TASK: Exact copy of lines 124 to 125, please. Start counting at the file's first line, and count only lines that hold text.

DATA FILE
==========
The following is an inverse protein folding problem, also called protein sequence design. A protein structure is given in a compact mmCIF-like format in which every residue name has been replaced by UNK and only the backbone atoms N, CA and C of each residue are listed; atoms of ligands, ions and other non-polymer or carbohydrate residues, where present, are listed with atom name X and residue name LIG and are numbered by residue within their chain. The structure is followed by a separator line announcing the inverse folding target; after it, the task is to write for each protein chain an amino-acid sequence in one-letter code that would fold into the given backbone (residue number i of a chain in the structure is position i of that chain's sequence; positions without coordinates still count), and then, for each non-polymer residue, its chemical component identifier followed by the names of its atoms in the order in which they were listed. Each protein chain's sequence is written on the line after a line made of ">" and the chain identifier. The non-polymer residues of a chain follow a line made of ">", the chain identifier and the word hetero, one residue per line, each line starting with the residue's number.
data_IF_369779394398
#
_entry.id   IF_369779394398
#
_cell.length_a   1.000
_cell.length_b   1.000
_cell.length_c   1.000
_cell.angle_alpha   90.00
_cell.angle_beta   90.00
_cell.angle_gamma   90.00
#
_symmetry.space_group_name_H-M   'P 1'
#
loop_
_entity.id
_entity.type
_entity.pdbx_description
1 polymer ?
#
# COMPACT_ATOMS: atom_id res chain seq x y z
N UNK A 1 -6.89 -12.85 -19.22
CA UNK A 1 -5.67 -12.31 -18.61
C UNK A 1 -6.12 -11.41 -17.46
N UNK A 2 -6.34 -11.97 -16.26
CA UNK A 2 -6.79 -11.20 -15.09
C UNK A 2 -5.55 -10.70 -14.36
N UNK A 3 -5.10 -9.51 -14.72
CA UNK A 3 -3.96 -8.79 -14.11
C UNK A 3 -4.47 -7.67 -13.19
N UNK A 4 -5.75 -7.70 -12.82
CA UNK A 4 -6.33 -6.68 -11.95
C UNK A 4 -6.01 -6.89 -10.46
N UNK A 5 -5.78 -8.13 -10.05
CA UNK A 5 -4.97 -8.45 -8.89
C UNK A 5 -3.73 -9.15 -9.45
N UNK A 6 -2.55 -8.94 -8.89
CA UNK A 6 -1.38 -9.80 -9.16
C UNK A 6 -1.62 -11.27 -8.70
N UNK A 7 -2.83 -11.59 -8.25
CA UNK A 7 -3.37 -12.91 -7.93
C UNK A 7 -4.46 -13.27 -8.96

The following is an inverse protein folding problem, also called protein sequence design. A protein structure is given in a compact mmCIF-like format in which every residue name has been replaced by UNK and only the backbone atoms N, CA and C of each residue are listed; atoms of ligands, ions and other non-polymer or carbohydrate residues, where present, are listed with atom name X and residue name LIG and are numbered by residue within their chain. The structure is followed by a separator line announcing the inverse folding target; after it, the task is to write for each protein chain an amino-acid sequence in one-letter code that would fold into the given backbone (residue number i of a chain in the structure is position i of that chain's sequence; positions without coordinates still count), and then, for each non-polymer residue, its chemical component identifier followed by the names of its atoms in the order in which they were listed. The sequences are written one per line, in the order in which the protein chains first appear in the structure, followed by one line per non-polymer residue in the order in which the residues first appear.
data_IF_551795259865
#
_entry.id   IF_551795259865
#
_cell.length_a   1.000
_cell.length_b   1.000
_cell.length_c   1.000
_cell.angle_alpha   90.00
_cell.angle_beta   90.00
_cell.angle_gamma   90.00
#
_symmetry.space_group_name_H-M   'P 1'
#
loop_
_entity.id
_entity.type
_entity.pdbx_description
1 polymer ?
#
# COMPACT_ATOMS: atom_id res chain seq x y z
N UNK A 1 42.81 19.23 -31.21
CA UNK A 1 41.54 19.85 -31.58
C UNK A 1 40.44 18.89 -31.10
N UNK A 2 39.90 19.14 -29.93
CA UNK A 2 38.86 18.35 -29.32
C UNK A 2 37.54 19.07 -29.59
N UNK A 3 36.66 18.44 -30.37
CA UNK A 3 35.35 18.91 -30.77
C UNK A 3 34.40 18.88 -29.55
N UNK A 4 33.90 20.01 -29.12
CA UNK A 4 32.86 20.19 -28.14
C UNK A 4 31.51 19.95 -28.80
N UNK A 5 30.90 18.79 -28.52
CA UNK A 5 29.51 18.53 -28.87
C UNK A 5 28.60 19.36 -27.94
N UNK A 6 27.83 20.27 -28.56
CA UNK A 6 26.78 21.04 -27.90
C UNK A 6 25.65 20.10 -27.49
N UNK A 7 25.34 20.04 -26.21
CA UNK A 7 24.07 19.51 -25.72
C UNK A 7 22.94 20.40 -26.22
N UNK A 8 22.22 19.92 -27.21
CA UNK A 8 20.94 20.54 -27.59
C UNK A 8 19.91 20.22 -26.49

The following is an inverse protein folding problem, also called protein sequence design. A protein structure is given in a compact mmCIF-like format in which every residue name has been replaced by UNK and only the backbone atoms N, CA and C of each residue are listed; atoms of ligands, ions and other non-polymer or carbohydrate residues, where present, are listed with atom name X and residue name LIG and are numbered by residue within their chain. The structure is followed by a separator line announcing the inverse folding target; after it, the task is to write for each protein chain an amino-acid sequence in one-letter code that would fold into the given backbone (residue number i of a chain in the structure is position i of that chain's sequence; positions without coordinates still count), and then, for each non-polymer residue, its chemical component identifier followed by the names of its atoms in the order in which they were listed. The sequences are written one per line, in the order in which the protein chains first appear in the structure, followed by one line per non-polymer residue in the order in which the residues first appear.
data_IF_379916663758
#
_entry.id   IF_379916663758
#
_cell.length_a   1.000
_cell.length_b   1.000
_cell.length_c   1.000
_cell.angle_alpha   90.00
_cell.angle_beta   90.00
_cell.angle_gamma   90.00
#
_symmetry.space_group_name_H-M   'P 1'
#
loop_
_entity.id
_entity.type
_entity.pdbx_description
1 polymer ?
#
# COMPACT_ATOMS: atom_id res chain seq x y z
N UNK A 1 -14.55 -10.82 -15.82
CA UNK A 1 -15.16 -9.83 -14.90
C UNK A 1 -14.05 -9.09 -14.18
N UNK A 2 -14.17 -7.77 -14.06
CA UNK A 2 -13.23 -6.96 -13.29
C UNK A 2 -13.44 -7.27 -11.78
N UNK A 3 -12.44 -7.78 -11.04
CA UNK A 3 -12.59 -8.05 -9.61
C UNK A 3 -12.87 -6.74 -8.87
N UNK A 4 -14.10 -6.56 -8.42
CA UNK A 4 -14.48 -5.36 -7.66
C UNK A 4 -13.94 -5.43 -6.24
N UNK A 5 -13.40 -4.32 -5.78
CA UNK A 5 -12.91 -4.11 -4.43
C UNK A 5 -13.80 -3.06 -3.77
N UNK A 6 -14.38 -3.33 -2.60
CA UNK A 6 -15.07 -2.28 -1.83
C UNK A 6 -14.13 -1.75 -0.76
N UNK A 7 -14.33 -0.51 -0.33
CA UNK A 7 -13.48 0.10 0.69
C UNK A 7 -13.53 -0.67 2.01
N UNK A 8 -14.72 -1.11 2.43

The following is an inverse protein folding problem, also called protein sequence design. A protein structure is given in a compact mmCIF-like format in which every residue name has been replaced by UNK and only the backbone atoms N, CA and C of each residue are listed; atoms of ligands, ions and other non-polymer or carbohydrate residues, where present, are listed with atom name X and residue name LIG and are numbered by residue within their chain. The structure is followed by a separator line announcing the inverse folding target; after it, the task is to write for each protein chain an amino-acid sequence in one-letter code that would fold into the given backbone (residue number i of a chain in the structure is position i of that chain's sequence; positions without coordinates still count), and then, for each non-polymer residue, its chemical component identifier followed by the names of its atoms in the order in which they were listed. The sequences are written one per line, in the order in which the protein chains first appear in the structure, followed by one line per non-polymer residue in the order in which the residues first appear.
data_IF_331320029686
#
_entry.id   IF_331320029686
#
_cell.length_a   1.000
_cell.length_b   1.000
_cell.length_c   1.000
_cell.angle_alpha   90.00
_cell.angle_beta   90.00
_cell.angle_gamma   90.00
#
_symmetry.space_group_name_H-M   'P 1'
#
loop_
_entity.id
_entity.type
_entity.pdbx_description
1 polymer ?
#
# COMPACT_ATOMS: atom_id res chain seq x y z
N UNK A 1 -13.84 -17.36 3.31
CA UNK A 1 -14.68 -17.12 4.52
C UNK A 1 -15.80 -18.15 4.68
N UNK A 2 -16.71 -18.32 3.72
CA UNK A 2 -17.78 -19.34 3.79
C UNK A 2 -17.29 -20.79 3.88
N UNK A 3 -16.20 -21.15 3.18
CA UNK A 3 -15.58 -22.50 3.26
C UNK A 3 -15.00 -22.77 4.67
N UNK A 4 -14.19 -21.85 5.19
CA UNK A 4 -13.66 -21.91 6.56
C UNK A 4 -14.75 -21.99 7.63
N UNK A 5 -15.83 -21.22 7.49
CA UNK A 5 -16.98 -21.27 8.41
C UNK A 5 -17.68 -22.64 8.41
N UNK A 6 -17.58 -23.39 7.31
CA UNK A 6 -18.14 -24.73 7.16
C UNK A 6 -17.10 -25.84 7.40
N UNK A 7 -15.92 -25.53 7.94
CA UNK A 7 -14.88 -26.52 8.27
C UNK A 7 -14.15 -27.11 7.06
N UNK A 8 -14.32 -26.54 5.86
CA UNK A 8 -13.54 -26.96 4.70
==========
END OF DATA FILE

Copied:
N UNK A 6 -14.38 -3.33 -2.60
CA UNK A 6 -15.07 -2.28 -1.83